It’s Saturday 7th Feb. I shoot Ben and Bianca’s wedding at Vredenheim. Terran conducts the ceremony. The following morning I’m back at Common Ground, Constantia. Helen also comes for the 2nd or 3rd time or so. I’m getting to know the songs now, which is a bit tricky for those around me because Warrie ‘Springsteen’ Williams starts bashing it out a bit more vocally. I’m also looking around less and concentrating more on what’s actually being said. Another week – aaaaah Communion. Just as I’m starting to feel settled and now they come up with this whole Communion thing. Think I’ll give it a skip. I notice that nobody minds if I don’t do Communion. Excellent.
And so the weeks come and go. By this time I’m getting really used to things. I even start looking forward to Sunday’s a few days ahead of time. I’ve met a few ‘churchy’ people and they seem quite normal really. No fruitcakes or nerds that I can see and believe me, I’ve looked! I’ve also had the chance to listen to a few of the other pastors both within Common Ground Constantia and further afield like Rondebosch, Inner City and Wynberg. Then one Sunday, I’m standing there and it’s like this switch just goes on inside me. All of a sudden it’s all making complete sense and under my breath, very quietly and privately I ask God to come into my life. Look, I’m being a tad clumsy as I speak to God because I don’t know how to pray properly or anything. Bit of a novice you know. Pre-school effort, Grade 1 at absolute most. But I go for it anyway.
I walk out of the tent at the end of the service. To be perfectly honest, I’m standing there munching on a chocolate biscuit, shaking slightly. After all, I have this huge secret that nobody knows about! I’m also a bit dubious as to whether or not God can actually work with me – there’s a lot of water that’s passed under this bridge you know. And that my little friendlies is how the journey began.
All of a sudden I look back and it’s 2 years later. I’m still me, still Warren, but a lot better off in so many ways. I’ve met amazing people, been to amazing events, been Baptised and horror of horrors, even joined a Small Group where we chat and learn about the gospel in a very awesome environment. Oh I can still be all over the place, but I absolutely know that God holds and guides me every moment of every day as he works on those rough edges.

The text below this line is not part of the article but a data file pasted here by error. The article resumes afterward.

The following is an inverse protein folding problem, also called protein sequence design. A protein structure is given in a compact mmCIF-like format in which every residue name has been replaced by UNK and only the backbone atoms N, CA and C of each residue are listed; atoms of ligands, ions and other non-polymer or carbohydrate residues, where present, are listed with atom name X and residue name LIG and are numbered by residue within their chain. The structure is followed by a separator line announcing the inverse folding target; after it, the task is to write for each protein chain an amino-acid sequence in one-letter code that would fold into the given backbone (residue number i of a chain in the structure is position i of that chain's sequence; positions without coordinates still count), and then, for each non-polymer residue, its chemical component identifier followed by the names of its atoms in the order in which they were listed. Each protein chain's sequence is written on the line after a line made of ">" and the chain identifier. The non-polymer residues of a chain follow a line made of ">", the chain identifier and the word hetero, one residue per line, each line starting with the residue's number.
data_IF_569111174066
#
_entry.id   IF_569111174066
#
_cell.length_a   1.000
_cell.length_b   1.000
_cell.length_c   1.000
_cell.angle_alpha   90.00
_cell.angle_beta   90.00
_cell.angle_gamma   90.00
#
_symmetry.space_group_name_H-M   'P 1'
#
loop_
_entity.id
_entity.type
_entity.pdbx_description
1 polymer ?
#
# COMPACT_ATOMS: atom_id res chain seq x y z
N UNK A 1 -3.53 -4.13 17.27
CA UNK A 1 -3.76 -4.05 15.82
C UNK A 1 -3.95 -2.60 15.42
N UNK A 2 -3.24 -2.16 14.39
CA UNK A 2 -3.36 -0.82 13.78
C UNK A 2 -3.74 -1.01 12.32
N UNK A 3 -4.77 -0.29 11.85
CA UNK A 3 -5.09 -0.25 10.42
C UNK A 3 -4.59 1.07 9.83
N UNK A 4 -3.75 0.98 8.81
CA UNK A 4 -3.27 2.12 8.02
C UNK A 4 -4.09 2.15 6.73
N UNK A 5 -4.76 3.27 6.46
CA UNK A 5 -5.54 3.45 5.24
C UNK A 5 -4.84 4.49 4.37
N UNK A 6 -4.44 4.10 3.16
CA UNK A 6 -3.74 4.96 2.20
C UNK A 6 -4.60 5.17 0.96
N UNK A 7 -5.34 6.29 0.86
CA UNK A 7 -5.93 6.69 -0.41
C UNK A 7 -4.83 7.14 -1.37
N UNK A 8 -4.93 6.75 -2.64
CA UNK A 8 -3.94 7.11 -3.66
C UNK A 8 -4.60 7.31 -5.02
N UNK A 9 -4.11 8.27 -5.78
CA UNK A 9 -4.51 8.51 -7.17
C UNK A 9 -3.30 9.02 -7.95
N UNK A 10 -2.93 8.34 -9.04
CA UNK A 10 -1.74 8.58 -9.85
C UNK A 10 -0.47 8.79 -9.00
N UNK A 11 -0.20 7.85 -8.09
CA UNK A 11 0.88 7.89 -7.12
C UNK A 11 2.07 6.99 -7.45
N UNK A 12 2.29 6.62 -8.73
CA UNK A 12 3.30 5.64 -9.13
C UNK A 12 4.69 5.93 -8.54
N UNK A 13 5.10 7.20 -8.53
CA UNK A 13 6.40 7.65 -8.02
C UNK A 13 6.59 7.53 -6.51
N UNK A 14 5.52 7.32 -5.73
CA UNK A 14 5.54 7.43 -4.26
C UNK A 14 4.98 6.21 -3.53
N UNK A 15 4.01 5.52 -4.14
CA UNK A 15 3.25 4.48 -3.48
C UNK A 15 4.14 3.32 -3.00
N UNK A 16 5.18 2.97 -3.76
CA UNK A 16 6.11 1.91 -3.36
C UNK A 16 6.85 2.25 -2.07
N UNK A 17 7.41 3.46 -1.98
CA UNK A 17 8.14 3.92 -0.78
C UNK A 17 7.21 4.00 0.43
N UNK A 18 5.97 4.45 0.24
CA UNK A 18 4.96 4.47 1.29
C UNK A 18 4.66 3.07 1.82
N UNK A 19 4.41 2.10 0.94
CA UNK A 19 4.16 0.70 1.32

But let’s get back to that shoot in the forest shall we? There we are – Terran, Julie and the kids (5 kids, yes, F.I.V.E.) up in Newlands Forest. You want a challenging shoot – try 5 kids all under the age of 10 charging off in different directions. If anything, you start to pray a lot. I was trying to keep young Eli and Finn from plummeting into the river below when it suddenly struck me. God gave me the gift of photographing people for a reason. So that He could reach me. So that He could get me to sit up for once in my life and take notice of Him. And He used weddings and Terran to do his work for Him.I didn’t see that one coming. When you grasp the enormity of that, whoa, you begin to learn, just ever so slightly, one small step at a time, how mightily great God is. And when He starts to reach your family as well, well that’s just mind-blowing. So here’s the thing. At Common Ground you don’t need to believe to belong. You can just come as you are. Best decision you’ll ever make – comes with a built-in guarantee if you know what I mean. So my little pearl of wisdom for you is simply this – give yourself the space to come along, even if it’s just once. Or, if you’d prefer, take a read or a listen to the podcasts on www.commonground.co.za where you’ll also find all the different congregations in and around Cape Town and their meeting times. Oh, by the way, so many of my brides and grooms now have thriving, growing families. Maybe not 5 kids as yet, but you never know now do you. So mom’s and dad’s, you might want to check out Terran’s blog, which delivers outstanding reads and advice. Go here: http://thedaddude.com/
Now finally, I’m no statistician. Give me a calculator, ask me to add up some simple additions and 9 times out of 10 you’ll get different results (this is completely true). But for those of you who are more mathematically sound, try working this out: 21 years of weddings = a lot of weddings. Multiple a lot of weddings by number of wedding officers. Work out the probability of never seeing 1 x pastor over a lot of weddings by chances of bumping into that same pastor 4 times in an uncannily short timespan (in your calculation please factor in that not once ever have I had a wedding where the same marriage officer has been in attendance even twice in a row). My guess is that you won’t be able to work it out statistically, so I’ll give you the answer. It’s called a miracle.
See you on Sunday bro’s…